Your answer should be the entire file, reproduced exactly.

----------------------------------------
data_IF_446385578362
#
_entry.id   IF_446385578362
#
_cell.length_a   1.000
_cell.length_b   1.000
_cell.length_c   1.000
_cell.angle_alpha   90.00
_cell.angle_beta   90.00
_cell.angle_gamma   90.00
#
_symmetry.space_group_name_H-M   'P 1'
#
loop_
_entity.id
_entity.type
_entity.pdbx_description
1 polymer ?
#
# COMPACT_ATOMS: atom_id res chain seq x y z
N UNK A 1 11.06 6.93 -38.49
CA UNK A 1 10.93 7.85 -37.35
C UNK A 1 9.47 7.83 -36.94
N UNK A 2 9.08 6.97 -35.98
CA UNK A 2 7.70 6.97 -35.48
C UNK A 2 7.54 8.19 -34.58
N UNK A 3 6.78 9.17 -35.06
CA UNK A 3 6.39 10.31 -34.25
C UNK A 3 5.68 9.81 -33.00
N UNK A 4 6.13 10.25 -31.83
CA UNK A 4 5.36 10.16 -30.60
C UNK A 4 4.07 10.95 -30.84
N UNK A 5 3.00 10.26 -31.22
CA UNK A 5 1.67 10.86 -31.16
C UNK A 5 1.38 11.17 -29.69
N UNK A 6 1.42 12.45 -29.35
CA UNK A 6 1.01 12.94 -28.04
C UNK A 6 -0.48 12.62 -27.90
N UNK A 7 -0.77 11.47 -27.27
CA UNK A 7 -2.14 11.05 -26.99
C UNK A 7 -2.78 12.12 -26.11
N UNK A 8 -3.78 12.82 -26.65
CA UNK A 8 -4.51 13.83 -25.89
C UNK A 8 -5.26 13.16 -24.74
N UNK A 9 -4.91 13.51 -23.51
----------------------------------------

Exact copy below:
data_IF_446385578362
#
_entry.id   IF_446385578362
#
_cell.length_a   1.000
_cell.length_b   1.000
_cell.length_c   1.000
_cell.angle_alpha   90.00
_cell.angle_beta   90.00
_cell.angle_gamma   90.00
#
_symmetry.space_group_name_H-M   'P 1'
#
loop_
_entity.id
_entity.type
_entity.pdbx_description
1 polymer ?
#
# COMPACT_ATOMS: atom_id res chain seq x y z
N UNK A 1 11.06 6.93 -38.49
CA UNK A 1 10.93 7.85 -37.35
C UNK A 1 9.47 7.83 -36.94
N UNK A 2 9.08 6.97 -35.98
CA UNK A 2 7.70 6.97 -35.48
C UNK A 2 7.54 8.19 -34.58
N UNK A 3 6.78 9.17 -35.06
CA UNK A 3 6.39 10.31 -34.25
C UNK A 3 5.68 9.81 -33.00
N UNK A 4 6.13 10.25 -31.83
CA UNK A 4 5.36 10.16 -30.60
C UNK A 4 4.07 10.95 -30.84
N UNK A 5 3.00 10.26 -31.22
CA UNK A 5 1.67 10.86 -31.16
C UNK A 5 1.38 11.17 -29.69
N UNK A 6 1.42 12.45 -29.35
CA UNK A 6 1.01 12.94 -28.04
C UNK A 6 -0.48 12.62 -27.90
N UNK A 7 -0.77 11.47 -27.27
CA UNK A 7 -2.14 11.05 -26.99
C UNK A 7 -2.78 12.12 -26.11
N UNK A 8 -3.78 12.82 -26.65
CA UNK A 8 -4.51 13.83 -25.89
C UNK A 8 -5.26 13.16 -24.74
N UNK A 9 -4.91 13.51 -23.51